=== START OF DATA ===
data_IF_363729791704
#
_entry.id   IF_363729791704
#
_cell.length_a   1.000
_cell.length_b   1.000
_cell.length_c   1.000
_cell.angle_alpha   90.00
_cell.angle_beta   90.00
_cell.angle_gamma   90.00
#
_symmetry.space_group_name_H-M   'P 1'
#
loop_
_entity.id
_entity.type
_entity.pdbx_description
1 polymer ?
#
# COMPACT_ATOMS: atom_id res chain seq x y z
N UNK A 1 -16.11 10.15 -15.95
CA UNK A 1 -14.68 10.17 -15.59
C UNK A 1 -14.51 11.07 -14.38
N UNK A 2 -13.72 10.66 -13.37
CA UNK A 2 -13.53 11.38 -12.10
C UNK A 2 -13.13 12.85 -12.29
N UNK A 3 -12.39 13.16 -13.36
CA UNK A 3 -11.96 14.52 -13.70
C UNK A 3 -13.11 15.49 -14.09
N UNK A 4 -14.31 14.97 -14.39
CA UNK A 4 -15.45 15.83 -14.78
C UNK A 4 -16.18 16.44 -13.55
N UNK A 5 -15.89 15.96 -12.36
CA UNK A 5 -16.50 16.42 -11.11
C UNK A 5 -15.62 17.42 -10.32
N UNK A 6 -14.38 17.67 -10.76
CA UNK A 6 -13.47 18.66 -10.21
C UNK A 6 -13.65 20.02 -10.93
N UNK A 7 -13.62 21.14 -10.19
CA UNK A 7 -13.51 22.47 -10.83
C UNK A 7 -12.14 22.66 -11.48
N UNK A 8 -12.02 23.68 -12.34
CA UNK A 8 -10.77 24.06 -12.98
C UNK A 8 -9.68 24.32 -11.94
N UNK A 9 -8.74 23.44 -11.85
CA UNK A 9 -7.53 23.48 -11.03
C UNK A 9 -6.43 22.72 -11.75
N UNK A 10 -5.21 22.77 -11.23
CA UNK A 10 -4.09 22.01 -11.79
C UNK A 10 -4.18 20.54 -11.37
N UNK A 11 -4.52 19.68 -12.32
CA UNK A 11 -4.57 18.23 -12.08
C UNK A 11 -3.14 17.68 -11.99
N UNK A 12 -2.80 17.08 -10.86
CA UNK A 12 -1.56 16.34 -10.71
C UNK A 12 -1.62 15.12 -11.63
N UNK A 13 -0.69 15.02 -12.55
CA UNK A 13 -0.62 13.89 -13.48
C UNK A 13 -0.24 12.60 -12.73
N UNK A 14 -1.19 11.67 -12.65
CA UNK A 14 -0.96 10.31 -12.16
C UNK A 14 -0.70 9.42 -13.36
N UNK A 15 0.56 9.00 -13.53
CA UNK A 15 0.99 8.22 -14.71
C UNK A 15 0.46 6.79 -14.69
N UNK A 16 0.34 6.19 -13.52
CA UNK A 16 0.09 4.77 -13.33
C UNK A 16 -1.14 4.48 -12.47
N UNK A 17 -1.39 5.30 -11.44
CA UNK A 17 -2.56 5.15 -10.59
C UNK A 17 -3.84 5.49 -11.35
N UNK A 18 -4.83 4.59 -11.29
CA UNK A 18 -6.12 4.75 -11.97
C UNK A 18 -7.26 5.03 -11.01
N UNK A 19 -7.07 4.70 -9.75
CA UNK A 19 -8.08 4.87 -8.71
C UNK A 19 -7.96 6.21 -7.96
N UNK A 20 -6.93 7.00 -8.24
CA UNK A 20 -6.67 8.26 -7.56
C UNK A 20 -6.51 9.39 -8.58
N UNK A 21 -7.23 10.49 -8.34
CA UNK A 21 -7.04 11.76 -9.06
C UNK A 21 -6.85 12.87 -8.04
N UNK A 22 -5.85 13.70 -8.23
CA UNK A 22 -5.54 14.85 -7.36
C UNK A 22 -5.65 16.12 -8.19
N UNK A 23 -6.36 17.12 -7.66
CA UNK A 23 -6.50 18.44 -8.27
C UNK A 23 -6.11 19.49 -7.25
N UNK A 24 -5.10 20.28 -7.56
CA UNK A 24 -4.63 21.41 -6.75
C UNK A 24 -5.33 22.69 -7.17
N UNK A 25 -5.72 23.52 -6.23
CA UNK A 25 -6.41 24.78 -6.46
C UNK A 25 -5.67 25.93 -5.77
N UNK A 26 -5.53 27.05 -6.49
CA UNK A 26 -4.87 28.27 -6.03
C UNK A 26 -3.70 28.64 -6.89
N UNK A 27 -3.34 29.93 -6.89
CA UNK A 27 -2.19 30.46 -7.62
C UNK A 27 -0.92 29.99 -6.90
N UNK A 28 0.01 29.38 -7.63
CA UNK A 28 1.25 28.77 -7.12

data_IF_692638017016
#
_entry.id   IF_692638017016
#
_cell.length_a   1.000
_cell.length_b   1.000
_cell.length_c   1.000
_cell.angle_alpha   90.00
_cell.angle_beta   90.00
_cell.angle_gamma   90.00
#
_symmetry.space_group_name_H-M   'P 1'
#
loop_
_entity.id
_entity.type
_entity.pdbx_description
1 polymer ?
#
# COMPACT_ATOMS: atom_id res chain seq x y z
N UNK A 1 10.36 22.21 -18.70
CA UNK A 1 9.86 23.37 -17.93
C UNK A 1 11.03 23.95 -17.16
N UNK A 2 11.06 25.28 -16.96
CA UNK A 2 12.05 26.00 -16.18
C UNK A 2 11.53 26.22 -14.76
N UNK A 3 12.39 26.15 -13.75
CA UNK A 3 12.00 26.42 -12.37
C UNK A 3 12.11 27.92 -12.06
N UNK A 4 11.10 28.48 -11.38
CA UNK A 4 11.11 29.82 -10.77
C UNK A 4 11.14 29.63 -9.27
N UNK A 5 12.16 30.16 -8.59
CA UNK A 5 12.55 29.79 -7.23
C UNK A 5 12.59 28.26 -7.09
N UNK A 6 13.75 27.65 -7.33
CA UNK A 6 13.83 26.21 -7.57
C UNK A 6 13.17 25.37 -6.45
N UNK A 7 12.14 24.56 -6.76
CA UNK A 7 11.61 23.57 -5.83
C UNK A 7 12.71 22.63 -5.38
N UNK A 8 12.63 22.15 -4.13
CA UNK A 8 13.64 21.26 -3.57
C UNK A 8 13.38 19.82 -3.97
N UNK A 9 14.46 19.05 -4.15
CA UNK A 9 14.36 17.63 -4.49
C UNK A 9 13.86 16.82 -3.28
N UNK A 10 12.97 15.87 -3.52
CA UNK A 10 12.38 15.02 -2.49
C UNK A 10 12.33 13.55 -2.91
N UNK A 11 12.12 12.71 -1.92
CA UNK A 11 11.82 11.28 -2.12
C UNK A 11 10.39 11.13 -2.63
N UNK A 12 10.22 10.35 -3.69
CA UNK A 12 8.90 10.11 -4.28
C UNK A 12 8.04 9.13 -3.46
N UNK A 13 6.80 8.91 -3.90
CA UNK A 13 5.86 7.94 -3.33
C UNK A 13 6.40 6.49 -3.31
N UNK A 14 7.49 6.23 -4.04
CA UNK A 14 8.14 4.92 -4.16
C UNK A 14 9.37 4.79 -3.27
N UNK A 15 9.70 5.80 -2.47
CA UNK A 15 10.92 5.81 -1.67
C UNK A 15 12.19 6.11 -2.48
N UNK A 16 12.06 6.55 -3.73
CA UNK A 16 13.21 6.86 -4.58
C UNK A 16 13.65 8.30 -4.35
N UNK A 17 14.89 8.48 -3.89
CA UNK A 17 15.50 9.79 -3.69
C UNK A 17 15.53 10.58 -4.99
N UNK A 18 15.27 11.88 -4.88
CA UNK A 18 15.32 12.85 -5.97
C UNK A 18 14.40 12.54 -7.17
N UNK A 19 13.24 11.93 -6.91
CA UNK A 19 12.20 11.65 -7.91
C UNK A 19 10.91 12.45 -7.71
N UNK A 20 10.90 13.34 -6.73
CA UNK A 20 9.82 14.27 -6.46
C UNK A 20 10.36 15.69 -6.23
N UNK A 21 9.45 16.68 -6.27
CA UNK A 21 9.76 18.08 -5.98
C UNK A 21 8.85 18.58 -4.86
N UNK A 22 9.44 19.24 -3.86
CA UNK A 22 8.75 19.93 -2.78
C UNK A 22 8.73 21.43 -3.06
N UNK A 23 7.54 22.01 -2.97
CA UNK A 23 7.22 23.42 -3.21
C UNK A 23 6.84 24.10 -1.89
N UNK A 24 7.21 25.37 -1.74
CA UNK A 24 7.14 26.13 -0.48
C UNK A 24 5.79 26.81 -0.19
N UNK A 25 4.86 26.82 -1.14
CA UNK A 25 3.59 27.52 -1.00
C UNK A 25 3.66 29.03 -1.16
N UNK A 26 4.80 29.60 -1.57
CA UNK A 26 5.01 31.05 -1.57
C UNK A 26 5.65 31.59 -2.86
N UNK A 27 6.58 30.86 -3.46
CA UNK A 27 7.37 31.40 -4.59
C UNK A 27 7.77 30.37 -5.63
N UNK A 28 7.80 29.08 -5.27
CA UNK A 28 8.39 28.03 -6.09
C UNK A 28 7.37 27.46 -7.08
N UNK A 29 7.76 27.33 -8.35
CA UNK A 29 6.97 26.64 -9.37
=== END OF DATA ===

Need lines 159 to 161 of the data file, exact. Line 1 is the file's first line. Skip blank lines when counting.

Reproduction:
C UNK A 12 8.04 9.13 -3.46
N UNK A 13 6.80 8.91 -3.90
CA UNK A 13 5.86 7.94 -3.33